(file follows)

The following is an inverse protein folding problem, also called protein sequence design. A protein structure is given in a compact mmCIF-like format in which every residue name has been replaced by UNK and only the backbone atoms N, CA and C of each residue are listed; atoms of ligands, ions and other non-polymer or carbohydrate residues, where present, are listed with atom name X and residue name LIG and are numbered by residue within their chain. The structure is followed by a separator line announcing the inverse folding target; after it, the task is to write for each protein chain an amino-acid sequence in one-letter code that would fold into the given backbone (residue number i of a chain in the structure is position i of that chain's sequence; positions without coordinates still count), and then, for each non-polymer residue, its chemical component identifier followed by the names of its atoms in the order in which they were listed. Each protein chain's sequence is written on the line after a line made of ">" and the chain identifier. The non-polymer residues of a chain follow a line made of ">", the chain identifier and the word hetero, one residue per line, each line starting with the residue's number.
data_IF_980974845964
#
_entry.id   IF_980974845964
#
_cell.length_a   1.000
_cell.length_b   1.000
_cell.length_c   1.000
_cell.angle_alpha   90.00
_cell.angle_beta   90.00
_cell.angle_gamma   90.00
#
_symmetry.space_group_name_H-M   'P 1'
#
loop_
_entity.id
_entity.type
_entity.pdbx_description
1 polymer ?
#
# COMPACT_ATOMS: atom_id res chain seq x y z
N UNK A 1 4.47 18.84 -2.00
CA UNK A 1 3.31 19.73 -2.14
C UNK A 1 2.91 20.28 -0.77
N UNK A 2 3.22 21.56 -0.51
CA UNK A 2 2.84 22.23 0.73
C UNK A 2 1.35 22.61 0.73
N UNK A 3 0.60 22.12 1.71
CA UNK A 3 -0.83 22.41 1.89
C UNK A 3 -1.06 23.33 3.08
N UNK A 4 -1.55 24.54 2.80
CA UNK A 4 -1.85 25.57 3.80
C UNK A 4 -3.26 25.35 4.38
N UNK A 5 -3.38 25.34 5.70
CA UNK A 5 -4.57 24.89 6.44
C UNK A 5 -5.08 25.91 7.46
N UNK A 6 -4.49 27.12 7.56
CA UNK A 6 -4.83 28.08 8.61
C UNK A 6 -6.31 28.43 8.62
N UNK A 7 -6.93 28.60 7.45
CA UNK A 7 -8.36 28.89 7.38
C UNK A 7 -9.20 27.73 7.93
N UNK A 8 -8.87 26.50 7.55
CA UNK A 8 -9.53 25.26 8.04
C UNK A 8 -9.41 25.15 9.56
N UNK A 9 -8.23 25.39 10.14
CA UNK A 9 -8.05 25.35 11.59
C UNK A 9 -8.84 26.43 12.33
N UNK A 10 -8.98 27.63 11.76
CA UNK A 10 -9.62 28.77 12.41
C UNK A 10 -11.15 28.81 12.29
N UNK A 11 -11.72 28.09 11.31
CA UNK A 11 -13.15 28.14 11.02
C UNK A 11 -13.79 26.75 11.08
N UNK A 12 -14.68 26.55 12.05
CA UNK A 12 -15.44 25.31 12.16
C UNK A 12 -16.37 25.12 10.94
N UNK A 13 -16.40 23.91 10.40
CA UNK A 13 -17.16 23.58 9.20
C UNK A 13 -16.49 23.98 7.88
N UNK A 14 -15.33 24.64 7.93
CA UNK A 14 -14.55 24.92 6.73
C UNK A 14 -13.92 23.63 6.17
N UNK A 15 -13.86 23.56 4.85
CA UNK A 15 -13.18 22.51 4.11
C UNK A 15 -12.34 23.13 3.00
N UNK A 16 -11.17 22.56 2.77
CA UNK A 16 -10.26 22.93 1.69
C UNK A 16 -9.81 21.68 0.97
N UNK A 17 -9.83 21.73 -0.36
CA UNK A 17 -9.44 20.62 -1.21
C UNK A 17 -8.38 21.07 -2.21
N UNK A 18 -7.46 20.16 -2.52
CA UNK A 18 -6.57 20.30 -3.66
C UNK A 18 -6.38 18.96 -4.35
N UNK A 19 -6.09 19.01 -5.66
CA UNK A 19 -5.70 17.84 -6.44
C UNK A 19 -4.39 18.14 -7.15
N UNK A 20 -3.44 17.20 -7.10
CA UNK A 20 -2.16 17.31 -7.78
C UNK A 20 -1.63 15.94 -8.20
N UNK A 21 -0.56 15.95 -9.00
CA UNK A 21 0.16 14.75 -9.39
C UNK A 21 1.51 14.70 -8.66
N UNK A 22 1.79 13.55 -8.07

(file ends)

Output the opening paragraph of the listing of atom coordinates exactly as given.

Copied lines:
The following is an inverse protein folding problem, also called protein sequence design. A protein structure is given in a compact mmCIF-like format in which every residue name has been replaced by UNK and only the backbone atoms N, CA and C of each residue are listed; atoms of ligands, ions and other non-polymer or carbohydrate residues, where present, are listed with atom name X and residue name LIG and are numbered by residue within their chain. The structure is followed by a separator line announcing the inverse folding target; after it, the task is to write for each protein chain an amino-acid sequence in one-letter code that would fold into the given backbone (residue number i of a chain in the structure is position i of that chain's sequence; positions without coordinates still count), and then, for each non-polymer residue, its chemical component identifier followed by the names of its atoms in the order in which they were listed. Each protein chain's sequence is written on the line after a line made of ">" and the chain identifier. The non-polymer residues of a chain follow a line made of ">", the chain identifier and the word hetero, one residue per line, each line starting with the residue's number.